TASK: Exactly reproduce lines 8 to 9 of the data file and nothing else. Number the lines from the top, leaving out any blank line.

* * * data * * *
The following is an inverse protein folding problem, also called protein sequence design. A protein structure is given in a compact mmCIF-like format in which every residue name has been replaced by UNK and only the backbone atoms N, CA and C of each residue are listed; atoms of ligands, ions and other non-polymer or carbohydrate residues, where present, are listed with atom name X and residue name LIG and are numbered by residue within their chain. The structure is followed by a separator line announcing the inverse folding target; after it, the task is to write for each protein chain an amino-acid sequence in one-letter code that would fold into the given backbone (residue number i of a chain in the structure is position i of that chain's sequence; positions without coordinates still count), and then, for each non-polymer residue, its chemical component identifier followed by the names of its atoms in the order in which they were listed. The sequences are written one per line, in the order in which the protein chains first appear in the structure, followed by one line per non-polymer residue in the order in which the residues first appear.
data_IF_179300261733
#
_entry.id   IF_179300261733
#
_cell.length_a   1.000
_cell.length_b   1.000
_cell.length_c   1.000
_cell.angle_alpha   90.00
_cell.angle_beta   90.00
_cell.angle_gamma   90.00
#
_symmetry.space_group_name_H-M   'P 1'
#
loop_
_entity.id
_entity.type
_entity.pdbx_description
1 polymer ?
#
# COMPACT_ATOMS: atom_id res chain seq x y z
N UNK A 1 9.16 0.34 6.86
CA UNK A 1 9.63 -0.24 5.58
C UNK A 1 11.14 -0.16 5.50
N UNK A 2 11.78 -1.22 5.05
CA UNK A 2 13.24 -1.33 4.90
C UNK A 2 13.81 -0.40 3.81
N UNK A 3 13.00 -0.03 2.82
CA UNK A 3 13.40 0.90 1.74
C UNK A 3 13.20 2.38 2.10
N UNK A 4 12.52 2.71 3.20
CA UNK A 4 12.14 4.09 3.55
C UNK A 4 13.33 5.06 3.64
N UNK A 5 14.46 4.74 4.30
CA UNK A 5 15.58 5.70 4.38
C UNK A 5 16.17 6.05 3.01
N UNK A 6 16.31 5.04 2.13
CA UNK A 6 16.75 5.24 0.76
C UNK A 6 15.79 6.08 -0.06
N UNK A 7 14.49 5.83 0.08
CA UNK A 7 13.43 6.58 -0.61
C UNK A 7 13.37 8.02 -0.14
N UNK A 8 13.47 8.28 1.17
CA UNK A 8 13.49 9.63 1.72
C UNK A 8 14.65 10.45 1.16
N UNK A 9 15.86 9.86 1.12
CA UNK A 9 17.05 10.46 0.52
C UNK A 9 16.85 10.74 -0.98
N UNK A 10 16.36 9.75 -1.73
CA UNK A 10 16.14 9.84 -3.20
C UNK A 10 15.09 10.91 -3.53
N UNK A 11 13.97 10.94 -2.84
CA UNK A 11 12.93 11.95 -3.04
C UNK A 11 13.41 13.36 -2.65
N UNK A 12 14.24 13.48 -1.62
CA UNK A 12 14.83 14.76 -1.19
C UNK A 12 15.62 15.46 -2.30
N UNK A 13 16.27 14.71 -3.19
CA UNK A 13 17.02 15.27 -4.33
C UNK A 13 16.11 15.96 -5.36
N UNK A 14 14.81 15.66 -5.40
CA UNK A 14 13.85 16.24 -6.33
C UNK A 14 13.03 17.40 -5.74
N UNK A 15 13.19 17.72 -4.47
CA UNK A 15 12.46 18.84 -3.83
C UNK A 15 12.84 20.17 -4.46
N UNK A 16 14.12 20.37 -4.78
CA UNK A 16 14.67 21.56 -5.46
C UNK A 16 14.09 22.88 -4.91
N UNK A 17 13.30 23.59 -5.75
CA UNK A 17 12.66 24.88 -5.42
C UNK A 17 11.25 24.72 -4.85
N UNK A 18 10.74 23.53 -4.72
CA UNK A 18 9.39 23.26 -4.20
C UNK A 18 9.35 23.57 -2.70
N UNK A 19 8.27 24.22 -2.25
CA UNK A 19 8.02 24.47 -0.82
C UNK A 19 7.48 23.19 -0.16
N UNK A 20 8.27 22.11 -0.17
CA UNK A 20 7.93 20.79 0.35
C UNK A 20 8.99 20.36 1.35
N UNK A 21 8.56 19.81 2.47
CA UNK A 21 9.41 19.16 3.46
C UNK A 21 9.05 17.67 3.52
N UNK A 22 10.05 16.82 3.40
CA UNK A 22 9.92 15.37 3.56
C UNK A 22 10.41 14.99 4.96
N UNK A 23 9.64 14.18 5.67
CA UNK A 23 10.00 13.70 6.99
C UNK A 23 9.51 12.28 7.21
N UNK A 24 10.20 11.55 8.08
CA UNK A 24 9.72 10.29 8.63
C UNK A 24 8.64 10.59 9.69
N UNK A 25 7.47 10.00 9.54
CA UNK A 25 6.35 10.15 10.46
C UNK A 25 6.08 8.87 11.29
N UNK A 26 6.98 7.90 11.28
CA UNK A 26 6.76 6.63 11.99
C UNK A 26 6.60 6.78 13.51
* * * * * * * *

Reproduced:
_cell.length_c   1.000
_cell.angle_alpha   90.00